Sacramento in Sacramento County, California — The American West (Pacific Coastal)
Re-Internment Site For New Helvetia Cemetery
Laid to rest between
1849 and 1912 by the
County of Sacramento at
New Helvetia Cemetery
Dedicated by the
Board of Supervisors
Sacramento County Cemetery Advisory Commission
Erected 2003 by Sacramento County Cemetery Advisory Commission.
Location. 38° 33.624′ N, 121° 27.165′ W. Marker is in Sacramento, California, in Sacramento County. Marker is at the intersection of 43rd Street and Folsom Boulevard on 43rd Street. Touch for map. Marker is located at the Southeast corner of the New Helvetia Re-internment section of the East Lawn Memorial Park. The section is located near the Southwest corner of the cemetery. Marker is in this post office area: Sacramento CA 95819, United States of America.
Other nearby markers. At least 8 other markers are within 2 miles of this marker, measured as the crow flies. You Are Remembered – Rest In Peace (a few steps from this marker); Joseph H. McKinney (a few steps from this marker); Dr. Benjamin F. Pendery (a few steps from this marker); Daniel Blue (within shouting distance of this marker); September 11, 2001 (about 600 feet away, measured in a direct line); New Helvetia Cemetery (approx. 1.1 miles away); General Albert M. Winn (approx. 1.2 miles away); General John A. Sutter (approx. 1.2 miles away). Touch for a list and map of all markers in Sacramento.
Also see . . . Lest They Be Forgotten – Again. Brochure published by the Sacramento County Cemetery Advisory Commission with support from East Lawn Memorial Park, giving the history of New Helvetia Cemetery and the relocating of remains. (Submitted on May 14, 2009, by Syd Whittle of El Dorado Hills, California.)
1. Flat Grave Markers
In 1916 New Helvetia Cemetery was converted to a park. Most of the monuments were removed and replaced with flat grave markers. In 1955-56 all remains were removed to prepare for the building of Sutter Middle School on the site. These grave markers made their way into residentís backyards and driveways to be used as pavers. There is an asserted effort being made to recover these markers and to place them at the cemetery where the person was re-interred.
— Submitted May 14, 2009, by Syd Whittle of El Dorado Hills, California.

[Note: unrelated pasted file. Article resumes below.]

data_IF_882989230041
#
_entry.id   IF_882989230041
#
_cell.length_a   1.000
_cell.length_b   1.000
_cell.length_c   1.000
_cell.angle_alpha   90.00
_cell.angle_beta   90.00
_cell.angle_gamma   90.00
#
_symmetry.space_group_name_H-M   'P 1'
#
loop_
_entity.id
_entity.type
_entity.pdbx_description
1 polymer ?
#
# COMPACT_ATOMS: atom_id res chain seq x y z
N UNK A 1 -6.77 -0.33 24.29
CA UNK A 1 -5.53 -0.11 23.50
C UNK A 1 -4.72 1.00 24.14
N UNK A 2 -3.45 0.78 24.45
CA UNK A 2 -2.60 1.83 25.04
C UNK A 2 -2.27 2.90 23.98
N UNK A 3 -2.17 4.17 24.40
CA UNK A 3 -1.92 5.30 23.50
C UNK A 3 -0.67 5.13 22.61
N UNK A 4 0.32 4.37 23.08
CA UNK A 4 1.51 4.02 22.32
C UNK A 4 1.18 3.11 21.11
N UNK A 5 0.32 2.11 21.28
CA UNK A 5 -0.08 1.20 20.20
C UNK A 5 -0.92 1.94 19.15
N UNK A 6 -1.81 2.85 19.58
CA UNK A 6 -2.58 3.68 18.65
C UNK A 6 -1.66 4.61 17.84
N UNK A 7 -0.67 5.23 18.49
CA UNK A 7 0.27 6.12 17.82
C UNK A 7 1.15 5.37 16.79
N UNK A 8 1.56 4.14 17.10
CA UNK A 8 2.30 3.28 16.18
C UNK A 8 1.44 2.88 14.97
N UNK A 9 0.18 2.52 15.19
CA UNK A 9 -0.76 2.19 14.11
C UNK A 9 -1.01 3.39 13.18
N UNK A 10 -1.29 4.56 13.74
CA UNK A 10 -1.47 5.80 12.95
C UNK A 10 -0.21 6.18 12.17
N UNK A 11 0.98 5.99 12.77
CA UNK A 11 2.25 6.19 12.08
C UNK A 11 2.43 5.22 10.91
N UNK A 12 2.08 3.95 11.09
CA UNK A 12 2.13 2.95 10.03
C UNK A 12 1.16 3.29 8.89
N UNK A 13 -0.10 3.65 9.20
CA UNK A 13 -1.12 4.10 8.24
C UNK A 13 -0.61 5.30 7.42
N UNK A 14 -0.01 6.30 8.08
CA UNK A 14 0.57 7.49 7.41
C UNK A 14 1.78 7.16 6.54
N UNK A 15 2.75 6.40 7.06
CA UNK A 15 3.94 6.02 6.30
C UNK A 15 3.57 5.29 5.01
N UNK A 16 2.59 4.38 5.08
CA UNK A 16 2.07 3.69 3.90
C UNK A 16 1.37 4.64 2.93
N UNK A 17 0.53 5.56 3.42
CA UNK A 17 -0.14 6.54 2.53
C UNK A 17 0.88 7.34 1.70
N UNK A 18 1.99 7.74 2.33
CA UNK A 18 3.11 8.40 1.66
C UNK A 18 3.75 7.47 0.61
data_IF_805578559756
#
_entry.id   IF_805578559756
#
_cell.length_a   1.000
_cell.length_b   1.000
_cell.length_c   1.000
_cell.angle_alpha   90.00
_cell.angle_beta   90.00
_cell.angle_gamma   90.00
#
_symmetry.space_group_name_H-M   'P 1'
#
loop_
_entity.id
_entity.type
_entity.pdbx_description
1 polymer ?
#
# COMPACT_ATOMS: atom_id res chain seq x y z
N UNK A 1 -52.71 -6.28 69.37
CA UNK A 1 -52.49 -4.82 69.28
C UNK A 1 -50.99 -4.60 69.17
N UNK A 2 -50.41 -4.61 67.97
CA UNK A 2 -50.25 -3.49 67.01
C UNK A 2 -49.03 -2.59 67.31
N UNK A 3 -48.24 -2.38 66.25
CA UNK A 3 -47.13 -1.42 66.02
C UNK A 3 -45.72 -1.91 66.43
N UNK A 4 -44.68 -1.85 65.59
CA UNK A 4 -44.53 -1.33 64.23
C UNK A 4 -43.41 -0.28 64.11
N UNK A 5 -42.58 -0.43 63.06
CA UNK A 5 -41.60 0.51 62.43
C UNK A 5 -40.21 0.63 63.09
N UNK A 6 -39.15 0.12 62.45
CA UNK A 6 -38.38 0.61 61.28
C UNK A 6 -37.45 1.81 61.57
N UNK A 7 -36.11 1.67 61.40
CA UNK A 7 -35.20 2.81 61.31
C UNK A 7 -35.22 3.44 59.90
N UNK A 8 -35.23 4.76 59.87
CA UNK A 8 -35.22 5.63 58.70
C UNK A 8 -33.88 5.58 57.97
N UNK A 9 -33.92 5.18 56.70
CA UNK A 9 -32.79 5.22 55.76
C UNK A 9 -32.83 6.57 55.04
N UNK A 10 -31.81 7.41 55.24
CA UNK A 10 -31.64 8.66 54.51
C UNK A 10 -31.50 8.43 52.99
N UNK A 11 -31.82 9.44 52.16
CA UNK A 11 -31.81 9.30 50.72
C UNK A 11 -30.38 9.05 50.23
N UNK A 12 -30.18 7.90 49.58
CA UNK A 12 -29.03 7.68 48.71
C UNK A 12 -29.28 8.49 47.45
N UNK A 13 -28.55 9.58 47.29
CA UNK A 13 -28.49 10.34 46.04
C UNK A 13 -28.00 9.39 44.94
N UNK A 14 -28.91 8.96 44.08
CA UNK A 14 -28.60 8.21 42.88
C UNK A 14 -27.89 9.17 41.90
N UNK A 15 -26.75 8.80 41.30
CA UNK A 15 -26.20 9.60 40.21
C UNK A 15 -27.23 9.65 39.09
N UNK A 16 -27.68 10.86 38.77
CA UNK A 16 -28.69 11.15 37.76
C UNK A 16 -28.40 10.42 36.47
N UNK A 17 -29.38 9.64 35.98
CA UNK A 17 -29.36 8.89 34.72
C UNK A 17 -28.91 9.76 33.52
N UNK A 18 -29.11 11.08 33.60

2. News Account of the Washoe Explosion Written by Mark Twain (Samuel Clemens)
See Photo #5 :
Published in the San Francisco Daily Morning Call on September 7, 1864.
"We compile an account of this terrible disaster from dispatches published in the evening papers. The explosion of the boilers of the Washoe took place at ten o'clock, at a point just above the Hog's Back, about ten miles above Rio Vista, on her up-trip on Monday night. One of the boilers collapsed a flue, and, it is said, made a clean sweep aft, going overboard through the stern of the boat. The cause of this dreadful calamity, according to D. M. Anderson, the engineer, (who died at the Sacramento hospital just after he made the statement,) was rotten iron in the boiler. At the time of the explosion there were one hundred and twenty-five pounds pressure on the boiler, with two cocks of solid water. The engine was high pressure. The upper works of the boat aft were completely shattered, some portions of them, with the state rooms being blown overboard. The boat had passed the Hog's Back about four or five minutes before
— Submitted May 16, 2009, by Syd Whittle of El Dorado Hills, California.
Categories. • 20th Century • Cemeteries & Burial Sites • Notable Places •
Credits. This page was last revised on June 16, 2016. This page originally submitted on May 14, 2009, by Syd Whittle of El Dorado Hills, California. This page has been viewed 1,769 times since then and 56 times this year. Photos: 1, 2, 3, 4, 5, 6, 7. submitted on May 14, 2009, by Syd Whittle of El Dorado Hills, California. 8. submitted on September 27, 2008, by Syd Whittle of El Dorado Hills, California. 9. submitted on January 7, 2011, by Susan Hofmeister O'Brien of Sag Harbor, New York.